20 CFR § 404.1513 - Categories of evidence.
(a) What we mean by evidence. Subject to the provisions of paragraph (b), evidence is anything you or anyone else submits to us or that we obtain that relates to your claim. We consider evidence under §§ 404.1520b, 404.1520c (or under § 404.1527 for claims filed (see § 404.614) before March 27, 2017). We evaluate evidence we receive according to the rules pertaining to the relevant category of evidence. The categories of evidence are:
(2) Medical opinion. A medical opinion is a statement from a medical source about what you can still do despite your impairment(s) and whether you have one or more impairment-related limitations or restrictions in the following abilities: (For claims filed (see § 404.614) before March 27, 2017, see § 404.1527(a) for the definition of medical opinion.)
(i) Your ability to perform physical demands of work activities, such as sitting, standing, walking, lifting, carrying, pushing, pulling, or other physical functions (including manipulative or postural functions, such as reaching, handling, stooping, or crouching);
(ii) Your ability to perform mental demands of work activities, such as understanding; remembering; maintaining concentration, persistence, or pace; carrying out instructions; or responding appropriately to supervision, co-workers, or work pressures in a work setting;
(iii) Your ability to perform other demands of work, such as seeing, hearing, or using other senses; and
(iv) Your ability to adapt to environmental conditions, such as temperature extremes or fumes.
(3) Other medical evidence. Other medical evidence is evidence from a medical source that is not objective medical evidence or a medical opinion, including judgments about the nature and severity of your impairments, your medical history, clinical findings, diagnosis, treatment prescribed with response, or prognosis. (For claims filed (see § 404.614) before March 27, 2017, other medical evidence does not include a diagnosis, prognosis, or a statement that reflects a judgment(s) about the nature and severity of your impairment(s)).
(4) Evidence from nonmedical sources. Evidence from nonmedical sources is any information or statement(s) from a nonmedical source (including you) about any issue in your claim. We may receive evidence from nonmedical sources either directly from the nonmedical source or indirectly, such as from forms we receive and our administrative records.
(5) Prior administrative medical finding. A prior administrative medical finding is a finding, other than the ultimate determination about whether you are disabled, about a medical issue made by our Federal and State agency medical and psychological consultants at a prior level of review (see § 404.900) in your current claim based on their review of the evidence in your case record, such as:
(i) The existence and severity of your impairment(s);
(ii) The existence and severity of your symptoms;
(iii) Statements about whether your impairment(s) meets or medically equals any listing in the Listing of Impairments in Part 404, Subpart P, Appendix 1;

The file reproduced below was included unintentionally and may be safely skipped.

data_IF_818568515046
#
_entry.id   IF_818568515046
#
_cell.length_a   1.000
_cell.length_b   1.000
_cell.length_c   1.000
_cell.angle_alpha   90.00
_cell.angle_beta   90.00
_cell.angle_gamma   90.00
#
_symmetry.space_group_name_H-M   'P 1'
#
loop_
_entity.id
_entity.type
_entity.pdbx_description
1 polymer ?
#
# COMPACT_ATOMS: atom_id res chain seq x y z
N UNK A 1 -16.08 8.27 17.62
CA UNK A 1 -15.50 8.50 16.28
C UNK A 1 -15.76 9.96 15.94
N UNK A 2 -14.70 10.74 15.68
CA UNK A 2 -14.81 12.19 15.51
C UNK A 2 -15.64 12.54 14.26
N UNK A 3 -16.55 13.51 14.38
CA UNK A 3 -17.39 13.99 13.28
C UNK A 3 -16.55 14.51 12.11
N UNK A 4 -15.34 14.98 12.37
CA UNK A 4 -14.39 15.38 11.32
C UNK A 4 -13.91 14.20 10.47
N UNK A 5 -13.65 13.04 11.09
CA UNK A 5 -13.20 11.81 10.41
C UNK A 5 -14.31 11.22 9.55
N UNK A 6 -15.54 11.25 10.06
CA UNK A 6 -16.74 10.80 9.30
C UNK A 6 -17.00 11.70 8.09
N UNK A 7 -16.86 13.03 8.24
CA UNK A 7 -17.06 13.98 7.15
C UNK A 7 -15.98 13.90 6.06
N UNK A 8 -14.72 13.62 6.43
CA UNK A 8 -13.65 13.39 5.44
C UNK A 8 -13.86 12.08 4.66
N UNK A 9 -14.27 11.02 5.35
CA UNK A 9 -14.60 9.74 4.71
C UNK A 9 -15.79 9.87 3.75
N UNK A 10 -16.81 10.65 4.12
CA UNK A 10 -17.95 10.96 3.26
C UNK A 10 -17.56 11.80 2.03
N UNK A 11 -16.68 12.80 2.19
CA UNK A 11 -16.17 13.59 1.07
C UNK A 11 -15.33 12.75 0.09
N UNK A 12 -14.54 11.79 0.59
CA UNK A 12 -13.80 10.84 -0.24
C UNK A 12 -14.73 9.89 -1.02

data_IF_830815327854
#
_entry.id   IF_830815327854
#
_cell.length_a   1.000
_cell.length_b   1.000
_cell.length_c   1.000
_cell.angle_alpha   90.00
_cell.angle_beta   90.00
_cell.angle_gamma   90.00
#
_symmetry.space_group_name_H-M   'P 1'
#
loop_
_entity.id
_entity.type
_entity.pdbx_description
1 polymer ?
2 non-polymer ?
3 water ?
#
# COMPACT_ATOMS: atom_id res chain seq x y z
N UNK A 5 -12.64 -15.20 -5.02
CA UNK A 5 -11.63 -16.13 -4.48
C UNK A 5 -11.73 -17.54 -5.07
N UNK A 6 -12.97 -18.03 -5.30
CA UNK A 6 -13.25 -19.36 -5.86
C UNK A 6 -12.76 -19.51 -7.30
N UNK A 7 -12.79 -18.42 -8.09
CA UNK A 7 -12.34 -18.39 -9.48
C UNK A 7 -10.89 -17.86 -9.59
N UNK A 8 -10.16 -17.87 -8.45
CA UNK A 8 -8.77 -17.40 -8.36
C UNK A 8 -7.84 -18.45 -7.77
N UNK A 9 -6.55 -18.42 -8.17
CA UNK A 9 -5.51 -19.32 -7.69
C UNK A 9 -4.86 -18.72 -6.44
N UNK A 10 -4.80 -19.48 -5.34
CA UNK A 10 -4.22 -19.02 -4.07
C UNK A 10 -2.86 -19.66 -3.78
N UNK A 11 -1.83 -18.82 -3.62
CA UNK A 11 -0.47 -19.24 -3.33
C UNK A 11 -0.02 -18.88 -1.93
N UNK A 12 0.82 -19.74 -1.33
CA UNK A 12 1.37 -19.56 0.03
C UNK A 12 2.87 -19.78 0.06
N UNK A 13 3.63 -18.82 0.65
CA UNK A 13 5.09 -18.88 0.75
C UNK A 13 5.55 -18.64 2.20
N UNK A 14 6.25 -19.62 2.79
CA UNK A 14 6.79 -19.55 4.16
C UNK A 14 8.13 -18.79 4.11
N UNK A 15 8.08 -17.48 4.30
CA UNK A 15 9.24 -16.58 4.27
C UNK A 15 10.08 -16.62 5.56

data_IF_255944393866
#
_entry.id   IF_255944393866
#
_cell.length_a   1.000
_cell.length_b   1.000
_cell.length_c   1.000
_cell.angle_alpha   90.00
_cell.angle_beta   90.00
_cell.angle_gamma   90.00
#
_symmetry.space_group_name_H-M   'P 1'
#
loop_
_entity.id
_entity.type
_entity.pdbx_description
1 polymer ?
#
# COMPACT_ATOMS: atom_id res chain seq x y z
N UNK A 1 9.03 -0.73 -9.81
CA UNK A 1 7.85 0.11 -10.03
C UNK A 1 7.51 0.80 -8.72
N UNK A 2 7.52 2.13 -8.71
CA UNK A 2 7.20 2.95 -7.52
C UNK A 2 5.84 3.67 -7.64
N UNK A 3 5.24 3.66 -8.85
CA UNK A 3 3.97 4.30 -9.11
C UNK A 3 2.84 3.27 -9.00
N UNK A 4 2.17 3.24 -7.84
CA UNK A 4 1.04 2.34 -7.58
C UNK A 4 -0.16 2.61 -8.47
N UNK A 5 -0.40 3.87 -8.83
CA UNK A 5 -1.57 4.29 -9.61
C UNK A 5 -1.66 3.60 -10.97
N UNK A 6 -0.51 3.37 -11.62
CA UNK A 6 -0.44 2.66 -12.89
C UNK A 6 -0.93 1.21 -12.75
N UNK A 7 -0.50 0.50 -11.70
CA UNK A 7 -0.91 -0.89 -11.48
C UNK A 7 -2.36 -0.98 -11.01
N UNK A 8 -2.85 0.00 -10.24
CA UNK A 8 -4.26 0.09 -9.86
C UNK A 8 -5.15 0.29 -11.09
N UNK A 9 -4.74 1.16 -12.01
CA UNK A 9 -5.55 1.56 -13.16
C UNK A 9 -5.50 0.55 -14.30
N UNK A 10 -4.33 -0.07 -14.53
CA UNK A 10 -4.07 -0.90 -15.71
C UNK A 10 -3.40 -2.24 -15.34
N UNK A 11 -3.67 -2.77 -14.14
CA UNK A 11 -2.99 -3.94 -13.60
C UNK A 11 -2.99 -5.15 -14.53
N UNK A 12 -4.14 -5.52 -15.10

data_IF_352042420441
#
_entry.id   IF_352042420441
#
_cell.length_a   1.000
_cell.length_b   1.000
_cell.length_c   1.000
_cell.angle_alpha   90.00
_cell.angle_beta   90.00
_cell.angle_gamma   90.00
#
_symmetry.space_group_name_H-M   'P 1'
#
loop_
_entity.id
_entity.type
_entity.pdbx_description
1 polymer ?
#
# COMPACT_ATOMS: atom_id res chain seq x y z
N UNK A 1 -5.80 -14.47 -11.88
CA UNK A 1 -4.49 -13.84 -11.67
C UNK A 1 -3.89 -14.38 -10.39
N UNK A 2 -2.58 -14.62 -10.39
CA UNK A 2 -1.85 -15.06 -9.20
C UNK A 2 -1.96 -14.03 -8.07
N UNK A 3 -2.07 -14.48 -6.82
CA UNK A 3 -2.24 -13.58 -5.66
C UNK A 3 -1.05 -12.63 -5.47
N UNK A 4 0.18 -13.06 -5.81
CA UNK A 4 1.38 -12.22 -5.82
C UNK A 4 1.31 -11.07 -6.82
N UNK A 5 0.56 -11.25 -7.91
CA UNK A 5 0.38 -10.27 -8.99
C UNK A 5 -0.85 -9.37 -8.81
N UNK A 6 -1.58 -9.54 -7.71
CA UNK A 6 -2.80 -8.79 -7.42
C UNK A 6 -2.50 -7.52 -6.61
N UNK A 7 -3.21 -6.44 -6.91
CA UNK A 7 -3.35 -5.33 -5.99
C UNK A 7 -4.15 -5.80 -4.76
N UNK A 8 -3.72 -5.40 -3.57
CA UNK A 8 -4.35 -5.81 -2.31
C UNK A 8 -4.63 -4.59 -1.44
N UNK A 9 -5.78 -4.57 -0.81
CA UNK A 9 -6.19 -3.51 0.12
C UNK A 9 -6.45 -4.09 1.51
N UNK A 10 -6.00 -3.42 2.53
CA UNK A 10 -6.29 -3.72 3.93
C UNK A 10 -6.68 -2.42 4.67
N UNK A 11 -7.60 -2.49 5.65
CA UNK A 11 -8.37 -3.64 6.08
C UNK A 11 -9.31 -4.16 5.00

(iv) Your residual functional capacity;
(v) Whether your impairment(s) meets the duration requirement; and
(b) Exceptions for privileged communications.
(1) The privileged communications listed in paragraphs (b)(1)(i) and (b)(1)(ii) of this section are not evidence, and we will neither consider nor provide any analysis about them in your determination or decision. This exception for privileged communications applies equally whether your representative is an attorney or a non-attorney.
(ii) Your representative's analysis of your claim, unless he or she voluntarily discloses it to us. This analysis means information that is subject to the attorney work product doctrine, but it does not include medical evidence, medical opinions, or any other factual matter that we may consider in determining whether or not you are entitled to benefits (see paragraph (b)(2) of this section).
(2) The attorney-client privilege generally protects confidential communications between an attorney and his or her client that are related to providing or obtaining legal advice. The attorney work product doctrine generally protects an attorney's analyses, theories, mental impressions, and notes. In the context of your disability claim, neither the attorney-client privilege nor the attorney work product doctrine allow you to withhold factual information, medical opinions, or other medical evidence that we may consider in determining whether or not you are entitled to benefits. For example, if you tell your representative about the medical sources you have seen, your representative cannot refuse to disclose the identity of those medical sources to us based on the attorney-client privilege. As another example, if your representative asks a medical source to complete an opinion form related to your impairment(s), symptoms, or limitations, your representative cannot withhold the completed opinion form from us based on the attorney work product doctrine. The attorney work product doctrine would not protect the source's opinions on the completed form, regardless of whether or not your representative used the form in his or her analysis of your claim or made handwritten notes on the face of the report.